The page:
FeaturesAfrica

Abandonment of 'Bring Back Our Girls'

Six months on, outrage and sorrow over the mass schoolgirl abduction has disappeared - except for families in Nigeria.

| Africa, Nigeria, BringBackOurGirls

Mkeki Mutah lost two nieces in the Boko Haram kidnapping of 276 schoolgirls on April 14 [Ashionye Ogene]

By

Ashionye Ogene

Abuja, Nigeria - Six months after the armed group Boko Haram kidnapped 276 Nigerian girls from a boarding school in the northeastern town of Chibok, 219 remain in captivity after 57 escaped.

That may come as a surprise to many because the April 14 mass abduction that drew global shock, condemnation, and media attention has since been largely forgotten - except in Chibok that is.

Every day at Unity Fountain in Nigeria's capital, Abuja, family members of the girls, community members, and citizens in solidarity gather to chant the message that was heard around the world last April: "Bring back our girls."

None of the young women so far have been rescued, despite a global #BringBackOurGirls Twitter campaign that went viral and garnered support from such high-profile figures as the US president's wife, Michelle Obama, and Nobel Peace prize winner Malala Yousafzai.

World leaders from countries including the United States, United Kingdom, France, China, Canada and Israel offered assistance to Nigeria to free the schoolgirls, but to date no diplomatic or military action has secured their release.

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"As far as our girls are concerned, they have been abandoned," said Mkeki Mutah, an uncle of two of the missing - 17-year-old Saratu and 18-year-old Elizabeth.

"There is a saying: 'Actions speak louder than words.' Leaders from around the world came out and said they would assist to bring the girls back, but now we hear nothing. The question I wish to raise is: why?" Mutah told Al Jazeera.

"If they knew they would not do anything, they wouldn't have even made that promise at all. By just coming out to tell the world, I see that as a political game, which it shouldn't be so far as the girls are concerned."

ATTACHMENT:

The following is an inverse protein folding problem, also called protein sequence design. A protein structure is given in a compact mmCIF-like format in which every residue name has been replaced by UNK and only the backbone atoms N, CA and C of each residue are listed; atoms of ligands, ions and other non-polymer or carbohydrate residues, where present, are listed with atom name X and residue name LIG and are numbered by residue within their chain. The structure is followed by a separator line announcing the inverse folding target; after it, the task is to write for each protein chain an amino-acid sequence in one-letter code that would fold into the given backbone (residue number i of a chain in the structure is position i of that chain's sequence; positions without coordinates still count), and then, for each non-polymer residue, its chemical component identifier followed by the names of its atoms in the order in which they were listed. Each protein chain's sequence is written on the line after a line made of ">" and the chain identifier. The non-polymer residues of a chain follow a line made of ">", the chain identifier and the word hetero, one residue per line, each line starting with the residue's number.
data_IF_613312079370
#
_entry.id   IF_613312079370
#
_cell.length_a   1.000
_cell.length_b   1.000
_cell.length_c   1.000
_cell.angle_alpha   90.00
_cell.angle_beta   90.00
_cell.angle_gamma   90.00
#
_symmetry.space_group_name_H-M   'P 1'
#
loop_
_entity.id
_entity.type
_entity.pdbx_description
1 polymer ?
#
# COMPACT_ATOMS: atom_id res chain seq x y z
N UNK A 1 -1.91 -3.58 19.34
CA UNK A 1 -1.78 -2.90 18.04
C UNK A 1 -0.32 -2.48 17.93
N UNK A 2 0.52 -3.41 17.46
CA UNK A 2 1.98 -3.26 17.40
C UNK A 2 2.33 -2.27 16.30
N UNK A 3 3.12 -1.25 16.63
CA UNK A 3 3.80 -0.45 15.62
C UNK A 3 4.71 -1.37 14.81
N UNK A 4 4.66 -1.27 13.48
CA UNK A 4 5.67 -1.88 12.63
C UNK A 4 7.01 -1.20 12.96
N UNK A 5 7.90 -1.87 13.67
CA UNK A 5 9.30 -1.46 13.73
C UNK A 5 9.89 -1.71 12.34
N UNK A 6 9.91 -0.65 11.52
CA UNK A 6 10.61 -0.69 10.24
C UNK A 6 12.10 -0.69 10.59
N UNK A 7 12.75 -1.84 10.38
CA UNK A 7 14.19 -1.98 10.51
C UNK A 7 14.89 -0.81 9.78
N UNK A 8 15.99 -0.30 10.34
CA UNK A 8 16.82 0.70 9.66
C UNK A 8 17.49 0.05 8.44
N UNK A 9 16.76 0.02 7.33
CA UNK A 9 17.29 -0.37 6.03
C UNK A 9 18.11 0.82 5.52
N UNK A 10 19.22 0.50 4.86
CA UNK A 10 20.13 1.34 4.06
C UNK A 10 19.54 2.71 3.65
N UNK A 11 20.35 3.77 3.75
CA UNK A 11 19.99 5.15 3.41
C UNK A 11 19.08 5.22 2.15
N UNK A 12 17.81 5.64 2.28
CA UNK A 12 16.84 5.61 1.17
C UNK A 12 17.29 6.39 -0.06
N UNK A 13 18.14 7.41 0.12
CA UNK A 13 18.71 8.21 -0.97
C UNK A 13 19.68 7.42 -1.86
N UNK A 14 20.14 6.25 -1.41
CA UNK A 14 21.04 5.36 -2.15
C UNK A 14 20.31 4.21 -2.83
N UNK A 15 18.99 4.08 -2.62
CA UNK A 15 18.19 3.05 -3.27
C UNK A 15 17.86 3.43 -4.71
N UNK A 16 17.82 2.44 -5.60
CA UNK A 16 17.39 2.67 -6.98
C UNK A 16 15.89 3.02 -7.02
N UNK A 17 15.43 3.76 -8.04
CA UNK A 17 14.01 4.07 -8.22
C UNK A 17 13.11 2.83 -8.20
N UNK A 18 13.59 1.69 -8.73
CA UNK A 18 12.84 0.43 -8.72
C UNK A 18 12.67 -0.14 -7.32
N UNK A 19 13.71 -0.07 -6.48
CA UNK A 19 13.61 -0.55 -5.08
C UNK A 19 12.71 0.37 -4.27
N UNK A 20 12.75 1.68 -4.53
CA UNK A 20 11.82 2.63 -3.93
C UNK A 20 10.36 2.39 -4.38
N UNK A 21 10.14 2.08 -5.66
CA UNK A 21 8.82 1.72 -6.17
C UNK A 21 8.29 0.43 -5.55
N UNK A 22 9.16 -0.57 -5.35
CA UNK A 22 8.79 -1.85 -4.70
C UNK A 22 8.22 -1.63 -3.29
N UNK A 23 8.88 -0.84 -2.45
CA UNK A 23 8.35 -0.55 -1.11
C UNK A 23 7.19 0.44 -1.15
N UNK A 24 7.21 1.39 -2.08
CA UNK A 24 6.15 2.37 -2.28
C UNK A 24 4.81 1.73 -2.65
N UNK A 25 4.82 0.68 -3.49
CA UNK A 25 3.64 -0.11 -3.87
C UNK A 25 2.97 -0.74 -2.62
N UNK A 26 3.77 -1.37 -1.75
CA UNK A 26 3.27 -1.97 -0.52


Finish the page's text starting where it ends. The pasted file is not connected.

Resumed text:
Moving on

Thousands of people have been killed in Boko Haram attacks since the group was established in 2002 in its fight to create an Islamic state in northeast Nigeria.

On April 14 - in one of its most brazen assaults to date - Boko Haram fighters stormed a high school in Chibok after dark as hundreds of young women wrote exams. The students were then loaded onto trucks and driven off. Fifty-seven managed to escape as they were being hauled away or soon after.

Boko Haram has demanded a swap for detained fighters in exchange for the girls, but so far President Goodluck Jonathan has refused.

Outrage over the abductions soon spread and the world's media began marking the number of days since the schoolgirls disappeared. But six months later, world leaders and the Western media have since shifted their attention to the international fight against the group calling itself Islamic State (ISIL) in Syria and Iraq and the threat of Ebola.


RELATED: Nigerian vigilantes aim to rout Boko Haram


Despite decreasing attention, a small but faithful group of supporters is trying to keep pressure on the Nigerian government - and the spotlight on the missing Chibok teenagers. Bring Back Our Girls campaigners in Nigeria still meet daily and they organised a Global Week of Action from October 11-18 to mobilise people around the world to the girls' plight.

On Tuesday in Abuja they will march to President Jonathan's villa to demand the immediate rescue of the missing girls from Chibok, a town 130km from Maiduguri, the Borno state capital.